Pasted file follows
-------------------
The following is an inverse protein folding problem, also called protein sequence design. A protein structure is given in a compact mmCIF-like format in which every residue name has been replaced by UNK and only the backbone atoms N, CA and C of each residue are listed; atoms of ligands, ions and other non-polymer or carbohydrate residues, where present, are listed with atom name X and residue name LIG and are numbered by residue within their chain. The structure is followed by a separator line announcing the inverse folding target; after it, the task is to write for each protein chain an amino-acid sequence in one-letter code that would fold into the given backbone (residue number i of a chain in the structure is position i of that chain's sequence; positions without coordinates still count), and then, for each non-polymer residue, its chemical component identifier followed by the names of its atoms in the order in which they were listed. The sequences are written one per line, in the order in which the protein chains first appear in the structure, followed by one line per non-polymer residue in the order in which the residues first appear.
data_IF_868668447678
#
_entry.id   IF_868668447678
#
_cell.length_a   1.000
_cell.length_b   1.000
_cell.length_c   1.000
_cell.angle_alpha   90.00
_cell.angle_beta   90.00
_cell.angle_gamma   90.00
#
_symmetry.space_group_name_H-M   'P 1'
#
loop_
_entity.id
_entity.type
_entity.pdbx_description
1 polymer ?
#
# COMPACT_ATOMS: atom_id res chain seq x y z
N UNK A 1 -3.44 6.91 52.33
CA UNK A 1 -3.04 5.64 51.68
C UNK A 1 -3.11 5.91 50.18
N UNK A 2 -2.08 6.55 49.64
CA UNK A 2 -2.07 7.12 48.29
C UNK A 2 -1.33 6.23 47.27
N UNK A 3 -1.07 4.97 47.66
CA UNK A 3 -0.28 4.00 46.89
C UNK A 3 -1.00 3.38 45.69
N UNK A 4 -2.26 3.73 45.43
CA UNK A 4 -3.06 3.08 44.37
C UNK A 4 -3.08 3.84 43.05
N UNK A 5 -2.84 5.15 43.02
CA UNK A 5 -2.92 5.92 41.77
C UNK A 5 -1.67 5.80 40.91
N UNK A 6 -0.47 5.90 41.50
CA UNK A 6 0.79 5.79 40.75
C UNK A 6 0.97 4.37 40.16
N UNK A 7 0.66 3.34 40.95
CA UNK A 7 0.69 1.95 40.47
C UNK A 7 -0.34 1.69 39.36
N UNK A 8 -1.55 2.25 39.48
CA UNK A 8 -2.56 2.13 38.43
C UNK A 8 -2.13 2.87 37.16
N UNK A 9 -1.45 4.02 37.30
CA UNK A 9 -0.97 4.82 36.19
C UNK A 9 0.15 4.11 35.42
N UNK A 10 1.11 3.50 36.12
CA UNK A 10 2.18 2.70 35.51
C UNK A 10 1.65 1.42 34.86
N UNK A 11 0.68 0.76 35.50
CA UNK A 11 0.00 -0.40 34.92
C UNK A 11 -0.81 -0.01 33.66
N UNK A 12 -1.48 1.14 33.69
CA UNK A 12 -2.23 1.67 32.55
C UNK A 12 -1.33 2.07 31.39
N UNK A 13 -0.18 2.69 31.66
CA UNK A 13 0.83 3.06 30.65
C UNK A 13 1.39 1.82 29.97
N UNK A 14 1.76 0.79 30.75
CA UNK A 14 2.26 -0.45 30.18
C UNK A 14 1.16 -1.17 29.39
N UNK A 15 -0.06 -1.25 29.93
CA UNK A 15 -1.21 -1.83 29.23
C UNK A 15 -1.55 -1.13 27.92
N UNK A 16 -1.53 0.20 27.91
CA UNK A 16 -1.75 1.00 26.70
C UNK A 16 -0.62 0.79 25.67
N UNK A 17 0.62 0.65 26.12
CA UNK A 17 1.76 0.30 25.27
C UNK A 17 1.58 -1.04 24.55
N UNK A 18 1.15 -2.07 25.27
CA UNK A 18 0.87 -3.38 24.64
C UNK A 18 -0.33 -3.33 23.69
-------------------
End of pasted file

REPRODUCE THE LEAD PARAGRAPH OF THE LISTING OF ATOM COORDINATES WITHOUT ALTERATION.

The following is an inverse protein folding problem, also called protein sequence design. A protein structure is given in a compact mmCIF-like format in which every residue name has been replaced by UNK and only the backbone atoms N, CA and C of each residue are listed; atoms of ligands, ions and other non-polymer or carbohydrate residues, where present, are listed with atom name X and residue name LIG and are numbered by residue within their chain. The structure is followed by a separator line announcing the inverse folding target; after it, the task is to write for each protein chain an amino-acid sequence in one-letter code that would fold into the given backbone (residue number i of a chain in the structure is position i of that chain's sequence; positions without coordinates still count), and then, for each non-polymer residue, its chemical component identifier followed by the names of its atoms in the order in which they were listed. The sequences are written one per line, in the order in which the protein chains first appear in the structure, followed by one line per non-polymer residue in the order in which the residues first appear.